: 频巽吝, . Xiàng zhuàn: Pín xùn zhī lìn, zhì qióng yě.

‘The regret arising from the violent and repeated efforts to penetrate’ shows the exhaustion of the will.

young yang young yang changing yin young yang young yang young yin
I Ching transform
Heaven
Wind
Gòu [44] Reaction; Encountering
Change
: 悔, 品. Liù sì: huǐ wáng, tián huò sān pǐn.

The fourth ‘six’, divided, shows all occasion for repentance (in its subject) passed away. He takes game for its threefold use in his hunting.

: 品, . Xiàng zhuàn: Tián huò sān pǐn, yǒu gōng yě.

‘He takes game in his hunting, enough for the threefold use of it:’ - he achieves merit.

young yang changing yang young yin young yang young yang young yin
I Ching transform
Mountain
Wind
[18] Corruption; Decay
Change
: , . 终, , , . Jiǔ wǔ: zhēn jí huǐ wáng, wú bù lì. wú chū yǒu zhōng, xiān gēng sān rì, hòu gēng sān rì, jí.

The fifth ‘nine’, undivided, shows that with firm correctness there will be good fortune (to its subject). All occasion for repentance will disappear, and all his movements will be advantageous. There may have been no (good) beginning, but there will be a (good) end. Three days before making any changes, (let him give notice of them); and three days after, (let him reconsider them). There will (thus) be good fortune.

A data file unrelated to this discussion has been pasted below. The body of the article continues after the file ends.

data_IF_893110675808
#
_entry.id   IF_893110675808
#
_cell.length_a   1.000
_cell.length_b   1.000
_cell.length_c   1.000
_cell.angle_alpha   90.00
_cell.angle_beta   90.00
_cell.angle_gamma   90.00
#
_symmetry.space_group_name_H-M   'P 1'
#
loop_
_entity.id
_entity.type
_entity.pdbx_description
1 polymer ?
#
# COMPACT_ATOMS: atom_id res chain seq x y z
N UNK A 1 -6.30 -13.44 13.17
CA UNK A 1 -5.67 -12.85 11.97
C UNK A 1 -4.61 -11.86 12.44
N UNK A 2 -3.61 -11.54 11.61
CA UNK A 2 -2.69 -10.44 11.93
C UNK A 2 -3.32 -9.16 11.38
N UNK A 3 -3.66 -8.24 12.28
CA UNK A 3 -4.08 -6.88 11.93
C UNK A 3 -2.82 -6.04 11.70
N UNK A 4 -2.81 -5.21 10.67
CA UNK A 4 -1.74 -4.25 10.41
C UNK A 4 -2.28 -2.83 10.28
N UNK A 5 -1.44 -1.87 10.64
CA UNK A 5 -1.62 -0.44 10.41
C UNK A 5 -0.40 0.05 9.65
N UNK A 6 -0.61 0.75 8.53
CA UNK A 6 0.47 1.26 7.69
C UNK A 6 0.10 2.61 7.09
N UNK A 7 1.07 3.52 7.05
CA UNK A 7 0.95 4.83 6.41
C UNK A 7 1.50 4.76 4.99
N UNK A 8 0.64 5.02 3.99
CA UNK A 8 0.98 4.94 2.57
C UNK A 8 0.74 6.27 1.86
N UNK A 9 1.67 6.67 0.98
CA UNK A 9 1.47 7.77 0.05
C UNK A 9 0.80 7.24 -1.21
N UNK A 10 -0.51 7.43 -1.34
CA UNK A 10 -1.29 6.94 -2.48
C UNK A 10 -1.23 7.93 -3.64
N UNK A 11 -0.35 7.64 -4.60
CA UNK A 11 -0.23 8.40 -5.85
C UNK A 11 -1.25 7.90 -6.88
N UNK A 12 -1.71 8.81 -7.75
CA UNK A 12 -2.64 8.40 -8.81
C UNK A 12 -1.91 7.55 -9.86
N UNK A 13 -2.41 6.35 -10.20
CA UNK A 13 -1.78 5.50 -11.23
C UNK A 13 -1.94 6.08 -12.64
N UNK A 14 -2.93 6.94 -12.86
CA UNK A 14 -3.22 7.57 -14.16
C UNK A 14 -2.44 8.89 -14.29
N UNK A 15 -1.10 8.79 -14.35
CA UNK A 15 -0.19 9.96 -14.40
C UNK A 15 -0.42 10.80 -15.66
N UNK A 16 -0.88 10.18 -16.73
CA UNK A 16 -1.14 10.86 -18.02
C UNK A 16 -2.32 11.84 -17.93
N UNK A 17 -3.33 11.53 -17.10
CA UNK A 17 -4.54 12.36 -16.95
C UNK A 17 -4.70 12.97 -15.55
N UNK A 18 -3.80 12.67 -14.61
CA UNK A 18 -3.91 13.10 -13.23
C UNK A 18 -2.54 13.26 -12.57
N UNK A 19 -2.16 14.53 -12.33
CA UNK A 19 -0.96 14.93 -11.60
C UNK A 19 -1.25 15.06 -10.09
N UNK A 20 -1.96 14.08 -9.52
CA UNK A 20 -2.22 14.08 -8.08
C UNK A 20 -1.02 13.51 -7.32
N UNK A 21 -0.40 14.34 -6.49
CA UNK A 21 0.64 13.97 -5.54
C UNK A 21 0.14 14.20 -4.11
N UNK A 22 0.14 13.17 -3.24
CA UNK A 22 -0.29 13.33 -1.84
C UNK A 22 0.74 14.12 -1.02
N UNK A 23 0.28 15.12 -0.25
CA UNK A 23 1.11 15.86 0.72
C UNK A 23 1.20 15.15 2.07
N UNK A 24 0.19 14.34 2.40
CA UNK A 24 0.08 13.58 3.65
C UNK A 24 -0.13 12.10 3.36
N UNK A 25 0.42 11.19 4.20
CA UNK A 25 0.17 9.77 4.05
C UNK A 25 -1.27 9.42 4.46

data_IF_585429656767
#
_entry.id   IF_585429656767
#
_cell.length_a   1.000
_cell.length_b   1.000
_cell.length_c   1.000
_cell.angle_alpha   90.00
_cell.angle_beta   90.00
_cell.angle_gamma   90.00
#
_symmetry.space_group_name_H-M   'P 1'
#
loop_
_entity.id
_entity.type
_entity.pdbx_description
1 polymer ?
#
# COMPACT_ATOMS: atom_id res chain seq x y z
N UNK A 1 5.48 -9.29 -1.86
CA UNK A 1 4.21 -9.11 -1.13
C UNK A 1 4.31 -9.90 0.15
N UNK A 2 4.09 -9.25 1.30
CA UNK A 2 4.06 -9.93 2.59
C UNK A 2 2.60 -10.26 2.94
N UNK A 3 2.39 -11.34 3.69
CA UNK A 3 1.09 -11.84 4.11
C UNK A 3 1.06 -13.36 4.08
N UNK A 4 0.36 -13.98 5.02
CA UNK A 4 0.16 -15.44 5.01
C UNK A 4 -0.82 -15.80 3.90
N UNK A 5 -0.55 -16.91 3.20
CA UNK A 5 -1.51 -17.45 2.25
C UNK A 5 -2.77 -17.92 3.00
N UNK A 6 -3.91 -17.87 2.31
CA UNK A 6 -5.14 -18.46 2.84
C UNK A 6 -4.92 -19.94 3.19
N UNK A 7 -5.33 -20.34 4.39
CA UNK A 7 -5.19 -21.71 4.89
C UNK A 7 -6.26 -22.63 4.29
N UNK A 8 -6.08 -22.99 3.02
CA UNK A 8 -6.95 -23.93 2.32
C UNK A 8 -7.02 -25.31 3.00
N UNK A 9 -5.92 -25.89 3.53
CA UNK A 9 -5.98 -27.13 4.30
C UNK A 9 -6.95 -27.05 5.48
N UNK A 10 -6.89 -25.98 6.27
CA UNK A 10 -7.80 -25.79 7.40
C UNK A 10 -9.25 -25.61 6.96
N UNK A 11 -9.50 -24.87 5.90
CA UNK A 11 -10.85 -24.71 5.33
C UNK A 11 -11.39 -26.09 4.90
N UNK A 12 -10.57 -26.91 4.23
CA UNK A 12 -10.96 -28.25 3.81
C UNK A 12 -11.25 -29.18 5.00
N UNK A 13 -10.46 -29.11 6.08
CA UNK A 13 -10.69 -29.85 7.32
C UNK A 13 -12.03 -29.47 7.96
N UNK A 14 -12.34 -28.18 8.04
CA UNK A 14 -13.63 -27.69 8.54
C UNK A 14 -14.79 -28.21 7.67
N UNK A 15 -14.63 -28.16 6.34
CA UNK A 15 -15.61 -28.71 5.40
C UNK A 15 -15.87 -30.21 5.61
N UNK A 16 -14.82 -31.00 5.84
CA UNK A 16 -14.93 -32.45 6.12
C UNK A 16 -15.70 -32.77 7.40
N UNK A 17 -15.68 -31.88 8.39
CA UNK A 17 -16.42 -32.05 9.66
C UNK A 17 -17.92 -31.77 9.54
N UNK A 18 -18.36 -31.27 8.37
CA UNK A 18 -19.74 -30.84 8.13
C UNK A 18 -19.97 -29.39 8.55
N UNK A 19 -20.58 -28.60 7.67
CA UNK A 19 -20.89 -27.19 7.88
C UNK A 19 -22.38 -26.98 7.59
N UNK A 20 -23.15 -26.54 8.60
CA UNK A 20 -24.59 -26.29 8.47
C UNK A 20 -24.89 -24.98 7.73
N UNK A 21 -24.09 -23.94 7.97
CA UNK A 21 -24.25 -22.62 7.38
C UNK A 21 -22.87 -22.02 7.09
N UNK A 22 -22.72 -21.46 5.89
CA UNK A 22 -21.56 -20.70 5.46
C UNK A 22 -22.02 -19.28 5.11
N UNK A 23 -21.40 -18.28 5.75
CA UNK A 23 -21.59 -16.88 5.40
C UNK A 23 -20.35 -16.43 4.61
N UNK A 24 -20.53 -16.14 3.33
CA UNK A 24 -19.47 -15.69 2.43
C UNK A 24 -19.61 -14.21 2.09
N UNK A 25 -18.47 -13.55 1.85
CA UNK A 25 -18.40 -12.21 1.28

: , . Xiàng zhuàn: Jiǔ wǔ zhī jí, wèi zhèng zhōng yě.

‘The good fortune of (the subject of) the fifth ‘nine’, undivided,’ is owing to its correct position and its being in the center.

changing yang young yang young yin young yang young yang young yin
I Ching transform
Water
Wind
Jǐng [48] Source; Replenish
Change
: 巽, 丧资斧, 凶. Shàng jiǔ: xùn zài chuáng xià, sàng qí zī fǔ, zhēn xiōng.

The sixth ‘nine’, undivided, shows the representative of penetration beneath a couch, and having lost the ax with which he executed his decisions. However firm and correct he may (try to) be, there will be evil.